My Turn: The time has come to consider reconfiguring Eaglecrest

Posted: Sunday, February 23, 2003

If you still think global warming is a myth, you haven't been outdoors recently.

February began with the snowmachine trailheads closed, Twin Lakes unskateable and Eaglecrest closed after just five days of partial operation.

This is the new Juneau, where it rains on Arctic Games scouts and snows mainly in our dreams. Kids think this is normal. They can't remember when people here plowed snow for a living or played ice hockey outdoors or skied on Thanksgiving. They probably do remember rain on Christmas and Eaglecrest opening in February.

A ski area, by definition, requires snow. Profitable ski areas open by mid-December at worst. Most U.S. ski areas generate a third of their revenue before New Year's Day, with Christmas break usually their highest-volume two-week period. In four of the last five seasons, Eaglecrest has been closed, in limited operation and/or had a sub-normal snowpack over Christmas break.

At Eaglecrest the lodge, Hooter chairlift, poma lift, tubing hill and lower cross-country loop are all at (or begin near) 1,000 feet in elevation. When it opened in the 1970s, Eaglecrest's base was in the snow zone, but these days it often rains instead.

Eaglecrest has snowmaking and the staff knows how to use it. Last year snowmaking kept Eaglecrest open with just eight inches of natural snow at the lodge, but snowmaking requires sustained temperatures below 25F to work. If you've tracked Eaglecrest temperature on the Juneau Wind Information Web site ( this winter, you know that hasn't happened much.

The reality is that Eaglecrest no longer has reliable snow. A new, paved access road, an $800,000 cafeteria remodel and the biggest parking lot on Douglas Island won't change this.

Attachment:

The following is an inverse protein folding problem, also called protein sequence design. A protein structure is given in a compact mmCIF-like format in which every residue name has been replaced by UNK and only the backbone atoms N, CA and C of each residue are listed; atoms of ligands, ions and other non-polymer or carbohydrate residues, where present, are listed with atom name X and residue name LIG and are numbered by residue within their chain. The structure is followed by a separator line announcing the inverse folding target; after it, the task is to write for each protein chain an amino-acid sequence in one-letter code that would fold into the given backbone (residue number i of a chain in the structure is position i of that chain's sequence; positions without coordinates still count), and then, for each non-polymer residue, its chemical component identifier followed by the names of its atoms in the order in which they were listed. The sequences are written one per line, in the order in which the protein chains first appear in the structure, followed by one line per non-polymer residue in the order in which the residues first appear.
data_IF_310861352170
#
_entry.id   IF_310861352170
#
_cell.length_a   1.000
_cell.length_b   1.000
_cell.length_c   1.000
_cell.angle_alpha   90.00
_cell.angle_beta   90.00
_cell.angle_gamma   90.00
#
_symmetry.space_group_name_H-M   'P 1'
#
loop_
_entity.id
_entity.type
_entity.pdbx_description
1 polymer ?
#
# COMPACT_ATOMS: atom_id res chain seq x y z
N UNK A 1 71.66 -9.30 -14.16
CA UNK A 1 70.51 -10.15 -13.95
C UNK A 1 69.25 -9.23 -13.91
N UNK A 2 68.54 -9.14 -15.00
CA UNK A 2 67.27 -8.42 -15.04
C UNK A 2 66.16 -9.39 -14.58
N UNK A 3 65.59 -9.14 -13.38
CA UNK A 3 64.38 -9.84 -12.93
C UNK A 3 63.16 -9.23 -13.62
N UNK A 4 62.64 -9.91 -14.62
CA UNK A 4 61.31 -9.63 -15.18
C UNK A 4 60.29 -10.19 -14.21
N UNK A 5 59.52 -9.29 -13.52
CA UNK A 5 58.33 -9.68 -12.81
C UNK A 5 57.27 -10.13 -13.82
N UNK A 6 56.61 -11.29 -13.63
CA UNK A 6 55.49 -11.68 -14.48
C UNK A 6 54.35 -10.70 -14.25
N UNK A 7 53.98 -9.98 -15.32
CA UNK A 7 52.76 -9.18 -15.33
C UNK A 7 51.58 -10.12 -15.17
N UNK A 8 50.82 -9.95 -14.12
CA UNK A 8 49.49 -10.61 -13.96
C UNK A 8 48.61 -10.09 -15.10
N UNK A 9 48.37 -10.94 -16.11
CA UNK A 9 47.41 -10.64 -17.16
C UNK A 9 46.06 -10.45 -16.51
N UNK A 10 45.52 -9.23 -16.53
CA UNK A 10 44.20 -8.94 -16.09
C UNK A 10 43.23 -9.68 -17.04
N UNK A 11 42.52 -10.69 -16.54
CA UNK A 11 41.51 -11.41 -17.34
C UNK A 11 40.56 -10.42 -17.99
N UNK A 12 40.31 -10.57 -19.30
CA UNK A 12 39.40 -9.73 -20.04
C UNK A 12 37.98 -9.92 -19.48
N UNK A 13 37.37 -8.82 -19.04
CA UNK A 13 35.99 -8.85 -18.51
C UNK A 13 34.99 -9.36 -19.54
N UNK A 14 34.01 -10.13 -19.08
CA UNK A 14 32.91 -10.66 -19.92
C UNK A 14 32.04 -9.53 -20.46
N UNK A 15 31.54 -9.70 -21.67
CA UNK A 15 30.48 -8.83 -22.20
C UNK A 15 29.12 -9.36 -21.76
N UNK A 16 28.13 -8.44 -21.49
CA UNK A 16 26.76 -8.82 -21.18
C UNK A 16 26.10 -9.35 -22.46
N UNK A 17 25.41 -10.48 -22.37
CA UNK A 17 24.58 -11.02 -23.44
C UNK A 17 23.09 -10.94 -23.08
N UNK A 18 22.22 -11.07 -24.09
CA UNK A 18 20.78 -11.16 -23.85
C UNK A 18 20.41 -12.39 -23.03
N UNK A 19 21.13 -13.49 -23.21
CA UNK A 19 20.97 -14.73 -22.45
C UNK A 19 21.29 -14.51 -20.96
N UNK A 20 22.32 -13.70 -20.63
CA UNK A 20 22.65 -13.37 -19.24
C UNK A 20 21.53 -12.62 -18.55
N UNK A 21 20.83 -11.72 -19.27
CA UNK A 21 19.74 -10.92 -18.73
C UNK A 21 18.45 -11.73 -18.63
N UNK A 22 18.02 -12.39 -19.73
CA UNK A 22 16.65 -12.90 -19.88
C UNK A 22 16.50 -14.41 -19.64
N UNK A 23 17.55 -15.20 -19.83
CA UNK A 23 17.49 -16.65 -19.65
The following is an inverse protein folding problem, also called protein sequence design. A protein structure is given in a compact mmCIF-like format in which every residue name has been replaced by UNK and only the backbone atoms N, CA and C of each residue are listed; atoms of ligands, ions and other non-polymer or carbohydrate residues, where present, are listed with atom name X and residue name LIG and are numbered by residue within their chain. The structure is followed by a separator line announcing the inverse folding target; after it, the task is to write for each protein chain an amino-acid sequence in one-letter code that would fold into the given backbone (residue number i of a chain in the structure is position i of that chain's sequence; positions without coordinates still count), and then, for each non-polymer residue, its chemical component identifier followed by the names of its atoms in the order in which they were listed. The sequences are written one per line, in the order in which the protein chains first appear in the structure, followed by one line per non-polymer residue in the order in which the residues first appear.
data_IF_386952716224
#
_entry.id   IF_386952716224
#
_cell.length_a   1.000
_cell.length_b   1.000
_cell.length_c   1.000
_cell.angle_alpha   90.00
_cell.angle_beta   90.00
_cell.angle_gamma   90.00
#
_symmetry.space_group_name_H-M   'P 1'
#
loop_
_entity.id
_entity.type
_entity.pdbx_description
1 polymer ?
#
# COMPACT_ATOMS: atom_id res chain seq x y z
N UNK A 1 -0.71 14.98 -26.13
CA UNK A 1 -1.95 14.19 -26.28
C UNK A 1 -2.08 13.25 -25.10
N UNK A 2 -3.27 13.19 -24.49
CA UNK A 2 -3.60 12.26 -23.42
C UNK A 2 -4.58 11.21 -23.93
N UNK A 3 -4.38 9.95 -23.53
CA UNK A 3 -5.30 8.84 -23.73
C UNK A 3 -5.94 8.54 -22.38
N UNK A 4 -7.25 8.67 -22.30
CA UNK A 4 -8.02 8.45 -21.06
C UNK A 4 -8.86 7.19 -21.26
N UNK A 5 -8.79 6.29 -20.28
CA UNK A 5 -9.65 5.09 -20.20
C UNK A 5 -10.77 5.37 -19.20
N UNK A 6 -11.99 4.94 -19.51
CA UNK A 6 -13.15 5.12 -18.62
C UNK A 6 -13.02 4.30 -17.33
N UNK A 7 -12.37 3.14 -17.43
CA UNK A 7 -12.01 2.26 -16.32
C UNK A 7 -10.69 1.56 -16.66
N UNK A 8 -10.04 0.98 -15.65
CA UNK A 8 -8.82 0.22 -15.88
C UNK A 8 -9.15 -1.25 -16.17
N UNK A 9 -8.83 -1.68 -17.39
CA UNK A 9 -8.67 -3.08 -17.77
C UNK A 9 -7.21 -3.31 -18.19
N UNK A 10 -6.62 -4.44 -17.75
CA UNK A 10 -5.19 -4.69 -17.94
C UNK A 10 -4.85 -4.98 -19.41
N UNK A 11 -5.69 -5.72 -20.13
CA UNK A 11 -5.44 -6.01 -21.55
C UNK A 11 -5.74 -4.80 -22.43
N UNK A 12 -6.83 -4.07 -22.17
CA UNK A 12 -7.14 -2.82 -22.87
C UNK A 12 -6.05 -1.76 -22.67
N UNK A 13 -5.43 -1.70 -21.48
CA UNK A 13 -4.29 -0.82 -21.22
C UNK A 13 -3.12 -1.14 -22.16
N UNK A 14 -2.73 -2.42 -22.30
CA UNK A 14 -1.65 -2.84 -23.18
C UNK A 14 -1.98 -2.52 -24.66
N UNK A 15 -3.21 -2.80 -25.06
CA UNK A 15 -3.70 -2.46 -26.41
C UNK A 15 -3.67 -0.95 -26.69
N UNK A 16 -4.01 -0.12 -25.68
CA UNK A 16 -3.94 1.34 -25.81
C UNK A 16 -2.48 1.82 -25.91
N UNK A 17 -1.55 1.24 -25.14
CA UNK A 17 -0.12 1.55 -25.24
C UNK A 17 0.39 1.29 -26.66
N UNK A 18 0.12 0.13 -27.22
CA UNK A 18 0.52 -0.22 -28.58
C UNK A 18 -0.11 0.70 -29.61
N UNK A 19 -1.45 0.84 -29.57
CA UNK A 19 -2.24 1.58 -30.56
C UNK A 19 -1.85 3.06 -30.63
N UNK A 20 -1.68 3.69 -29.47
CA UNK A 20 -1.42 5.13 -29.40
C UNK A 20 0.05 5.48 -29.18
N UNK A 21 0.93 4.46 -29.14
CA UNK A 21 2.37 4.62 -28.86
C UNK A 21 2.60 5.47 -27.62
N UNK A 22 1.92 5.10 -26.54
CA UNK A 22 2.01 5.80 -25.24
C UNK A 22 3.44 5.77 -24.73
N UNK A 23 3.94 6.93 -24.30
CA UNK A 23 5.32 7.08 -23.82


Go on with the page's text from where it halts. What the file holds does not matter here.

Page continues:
A ski area without snow won't work. It won't provide skiing or jobs. Without snow, a publicly-owned ski area like Eaglecrest can only drain taxpayer funds and patience.

So let's move Eaglecrest back into the snow zone.

There are several mountains around Juneau with equally good terrain and better snow. But expense, politics, NIMBY attitudes and environmental concerns guarantee that moving Eaglecrest to a new sit would take years and cost millions. Besides, the CBJ has too much invested in Eaglecrest's infrastructure to seriously consider a new site (yet).

The only place to go is up.

Eaglecrest's Ptarmigan lift tops out around 2,600 feet. Pittman's Ridge, the hike-to-ski zone above Ptarmigan, is a couple hundred feet higher. Also above the lifts are Mount Stewart (3,415 feet) and Mount Troy (3,005 feet). A lift to any of these points would extend Eaglecrest's season with more and drier snow. It doesn't need to cost millions or require a brand new lift. We could move the existing Hooter lift. It's also possible to buy a used poma or T-bar for under $100,000. A lift from Raven run up the West Bowl to Pittman's Ridge would access terrain that's skiable from November to June whether there's snow 1,000 feet below at the lodge or not. Even at Juneau prices, moving Hooter or adding a surface lift would cost less than the cafeteria remodel.

Another quick, cost-effective and low-impact option would be a surface lift up Eaglecrest's east side, starting above the Upper Cross-Country Loop and topping out in East Bowl Chutes. This terrain holds some of Eaglecrest's best intermediate runs, is in the existing permit area and retains snow well. A lift here would be accessible from both the Ptarmigan and Hooter top terminals. Unlike a chairlift, the loading zone of a surface lift can be shifted uphill in response to low snow at the base.

The exact type of lift is less important than simply putting a lift at higher elevation. If you give people snow, they will come. This isn't just skiers and boarders whining about the weather. It's about jobs, family recreation and giving people a reason to stay here in winter. You may not like skiers (or snowmachiners or hunters), but when they move away their money goes with them.

If head tax funds are meant for tourism and the community, isn't boosting recreation in the tourist cycle's off-season a legitimate use?

John Erben writes for Frequency and Snowboarder magazines and has visited ski areas in 10 countries.

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